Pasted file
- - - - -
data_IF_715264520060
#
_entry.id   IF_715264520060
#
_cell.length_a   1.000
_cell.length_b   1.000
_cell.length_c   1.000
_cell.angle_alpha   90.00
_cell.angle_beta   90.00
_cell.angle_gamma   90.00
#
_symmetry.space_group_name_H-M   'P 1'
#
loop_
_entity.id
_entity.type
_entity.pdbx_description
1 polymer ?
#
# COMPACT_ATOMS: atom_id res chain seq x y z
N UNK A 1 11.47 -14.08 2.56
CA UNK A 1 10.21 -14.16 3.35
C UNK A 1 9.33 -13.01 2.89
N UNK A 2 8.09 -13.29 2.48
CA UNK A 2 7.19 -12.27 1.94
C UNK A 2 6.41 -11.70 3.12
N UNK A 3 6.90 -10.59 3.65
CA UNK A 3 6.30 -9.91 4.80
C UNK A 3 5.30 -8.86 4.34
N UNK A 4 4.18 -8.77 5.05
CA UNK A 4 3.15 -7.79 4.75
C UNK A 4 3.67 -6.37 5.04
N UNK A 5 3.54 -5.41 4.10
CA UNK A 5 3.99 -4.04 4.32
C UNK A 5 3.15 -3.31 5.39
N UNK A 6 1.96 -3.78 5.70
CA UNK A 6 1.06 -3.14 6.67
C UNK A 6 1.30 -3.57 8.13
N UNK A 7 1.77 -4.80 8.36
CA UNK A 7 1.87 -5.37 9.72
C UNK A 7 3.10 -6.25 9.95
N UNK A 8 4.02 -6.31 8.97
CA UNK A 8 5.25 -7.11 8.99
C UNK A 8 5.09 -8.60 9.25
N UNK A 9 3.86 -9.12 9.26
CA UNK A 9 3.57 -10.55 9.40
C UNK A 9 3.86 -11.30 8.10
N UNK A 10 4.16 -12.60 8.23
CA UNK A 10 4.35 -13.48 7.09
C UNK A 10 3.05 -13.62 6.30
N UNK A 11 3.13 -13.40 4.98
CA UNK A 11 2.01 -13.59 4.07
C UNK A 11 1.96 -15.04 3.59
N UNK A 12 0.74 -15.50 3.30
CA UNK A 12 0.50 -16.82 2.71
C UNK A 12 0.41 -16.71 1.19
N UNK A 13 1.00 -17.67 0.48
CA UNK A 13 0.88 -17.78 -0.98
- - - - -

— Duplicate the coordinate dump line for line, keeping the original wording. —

data_IF_715264520060
#
_entry.id   IF_715264520060
#
_cell.length_a   1.000
_cell.length_b   1.000
_cell.length_c   1.000
_cell.angle_alpha   90.00
_cell.angle_beta   90.00
_cell.angle_gamma   90.00
#
_symmetry.space_group_name_H-M   'P 1'
#
loop_
_entity.id
_entity.type
_entity.pdbx_description
1 polymer ?
#
# COMPACT_ATOMS: atom_id res chain seq x y z
N UNK A 1 11.47 -14.08 2.56
CA UNK A 1 10.21 -14.16 3.35
C UNK A 1 9.33 -13.01 2.89
N UNK A 2 8.09 -13.29 2.48
CA UNK A 2 7.19 -12.27 1.94
C UNK A 2 6.41 -11.70 3.12
N UNK A 3 6.90 -10.59 3.65
CA UNK A 3 6.30 -9.91 4.80
C UNK A 3 5.30 -8.86 4.34
N UNK A 4 4.18 -8.77 5.05
CA UNK A 4 3.15 -7.79 4.75
C UNK A 4 3.67 -6.37 5.04
N UNK A 5 3.54 -5.41 4.10
CA UNK A 5 3.99 -4.04 4.32
C UNK A 5 3.15 -3.31 5.39
N UNK A 6 1.96 -3.78 5.70
CA UNK A 6 1.06 -3.14 6.67
C UNK A 6 1.30 -3.57 8.13
N UNK A 7 1.77 -4.80 8.36
CA UNK A 7 1.87 -5.37 9.72
C UNK A 7 3.10 -6.25 9.95
N UNK A 8 4.02 -6.31 8.97
CA UNK A 8 5.25 -7.11 8.99
C UNK A 8 5.09 -8.60 9.25
N UNK A 9 3.86 -9.12 9.26
CA UNK A 9 3.57 -10.55 9.40
C UNK A 9 3.86 -11.30 8.10
N UNK A 10 4.16 -12.60 8.23
CA UNK A 10 4.35 -13.48 7.09
C UNK A 10 3.05 -13.62 6.30
N UNK A 11 3.13 -13.40 4.98
CA UNK A 11 2.01 -13.59 4.07
C UNK A 11 1.96 -15.04 3.59
N UNK A 12 0.74 -15.50 3.30
CA UNK A 12 0.50 -16.82 2.71
C UNK A 12 0.41 -16.71 1.19
N UNK A 13 1.00 -17.67 0.48
CA UNK A 13 0.88 -17.78 -0.98